decided: May 11, 1891.
ERROR TO THE CIRCUIT COURT OF THE UNITED STATES FOR THE DISTRICT OF KENTUCKY.
[ 140 U.S. Page 237]
MR. JUSTICE HARLAN, after stating the case, delivered the opinion of the court.
1. The judgment rendered December 22, 1886, was for $3938.40, with interest thereon at the rate of six per cent per annum from the 11th of March, 1882. The principal and interest amounted at that time to $5062.07. But on a subsequent day the court, the defendants being present by counsel and not objecting, allowed the plaintiff to remit one hundred dollars of the judgment. This reduced the amount in dispute on the plaintiff's demand to less than $5000. It is, consequently, contended that there is nothing before us on this writ of error in respect to the plaintiff's cause of action against the defendants. This view cannot be sustained. The defendants
[ 140 U.S. Page 238]
not only disputed the whole of the plaintiff's demand, but claimed judgment over against him for the amount of their counter-claim. So that the amount in dispute here is the aggregate of the demands of the respective sides. As said in Hilton v. Dickinson, 108 U.S. 165, 175, this court has jurisdiction "of a writ of error or appeal by a defendant when the recovery against him is as much in amount or value as is required to bring a case here, and when, having pleaded a set-off or counter-claim for enough to give us jurisdiction, he is defeated upon his plea altogether, or recovers only an amount or value which, being deducted from his claim as pleaded, leaves enough to give us jurisdiction, which has not been allowed." See also Bradstreet Company v. Higgins, 112 U.S. 227. The disallowance altogether of the defendants' counter-claim entitled them to a writ of error that would bring up the whole case, the original cause of action as well as the defence and counter-claim. This results from the fact that the defendants claimed that the plaintiff ought not to have judgment in any sum whatever, and that they were entitled to judgment for the amount of their counter-claim.
2. Although we have jurisdiction, so far as the value of the matter in dispute is concerned, the question is not properly before us as to whether the court erred in its charge to the jury upon the counter-claim. The general exception "to all and each part of the foregoing charge and instructions" suggests nothing for our consideration. It was no more than a general exception to the whole charge. The court below was entitled to a distinct specification of the matter, whether of fact or of law, to which objection was made. The charge covered all the facts arising out of the counter-claim, and clearly stated the law which, in the opinion of the court, governed the case. If its attention had been specifically called at the time to any particular part of the charge that was deemed erroneous, the necessary correction could have been made. An exception "to all and each part" of the charge gave no information whatever as to what was in the mind of the excepting party, and, therefore, gave no opportunity to the trial court to correct any error committed by it. Harvey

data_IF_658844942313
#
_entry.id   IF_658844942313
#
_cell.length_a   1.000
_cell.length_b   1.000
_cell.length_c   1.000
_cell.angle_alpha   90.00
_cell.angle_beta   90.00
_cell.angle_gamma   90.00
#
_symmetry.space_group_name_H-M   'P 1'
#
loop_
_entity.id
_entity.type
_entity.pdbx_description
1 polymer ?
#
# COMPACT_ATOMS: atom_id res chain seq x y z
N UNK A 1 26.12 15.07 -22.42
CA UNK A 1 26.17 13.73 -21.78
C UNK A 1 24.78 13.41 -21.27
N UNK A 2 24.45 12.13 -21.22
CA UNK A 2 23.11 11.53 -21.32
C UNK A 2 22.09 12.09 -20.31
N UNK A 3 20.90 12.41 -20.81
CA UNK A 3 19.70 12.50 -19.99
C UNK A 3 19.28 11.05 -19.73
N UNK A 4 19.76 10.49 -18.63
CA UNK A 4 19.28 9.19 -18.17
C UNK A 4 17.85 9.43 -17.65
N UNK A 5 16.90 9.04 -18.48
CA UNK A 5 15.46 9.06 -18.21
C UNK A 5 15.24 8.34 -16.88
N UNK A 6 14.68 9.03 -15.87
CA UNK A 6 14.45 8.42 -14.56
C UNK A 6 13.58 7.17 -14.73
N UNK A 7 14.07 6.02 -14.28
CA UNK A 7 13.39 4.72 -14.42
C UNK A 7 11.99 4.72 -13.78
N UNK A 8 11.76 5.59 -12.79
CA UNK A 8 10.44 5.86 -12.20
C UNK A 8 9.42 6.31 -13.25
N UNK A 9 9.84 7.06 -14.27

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v. Tyler, 2 Wall. 328, 339; Beckwith v. Bean, 98 U.S. 266, 284; Moulor v. American Ins. Co., 111 U.S. 335, 337.
3. The exception by the defendants to the admission in evidence of certain letter received by the plaintiffs through the mail from the defendants, is not well taken. Those letter had more or less bearing upon the transaction out of which the respective claims of the parties arose.
4. Nor did the court below err in excluding evidence offered by the defendants conducing to show that the money claimed by the plaintiff to have been deposited with them to be paid to him on his order was so deposited with the intent to cheat and defraud his creditors. The evidence, if admitted, would not have relieved the defendants from responsibility to account for it. The plaintiff's suit to compel the return of the money may be regarded as one in disaffirmance of the arrangement under which the defendants claimed to have received it; and, if successful, would tend to defeat the alleged purpose of defrauding his creditors by having it kept upon secret deposit with the defendants. It is not a suit to recover money received and paid out under an illegal or immoral contract which has been fully executed. The suit is necessarily a disavowal upon the part of the plaintiff of any purpose to hide this money from his creditors. To allow the defendants to retain it upon the ground that he had originally the purpose to conceal it from his creditors would be inconsistent with the spirit and policy of the law. Spring Co. v. Knowlton, 103 U.S. 49, 58, and authorities there cited. Besides, the deposit was good as between the parties. The defendants do not represent the plaintiff's creditors, and the latter are not suing.
This disposes of all the exceptions arising upon the record.
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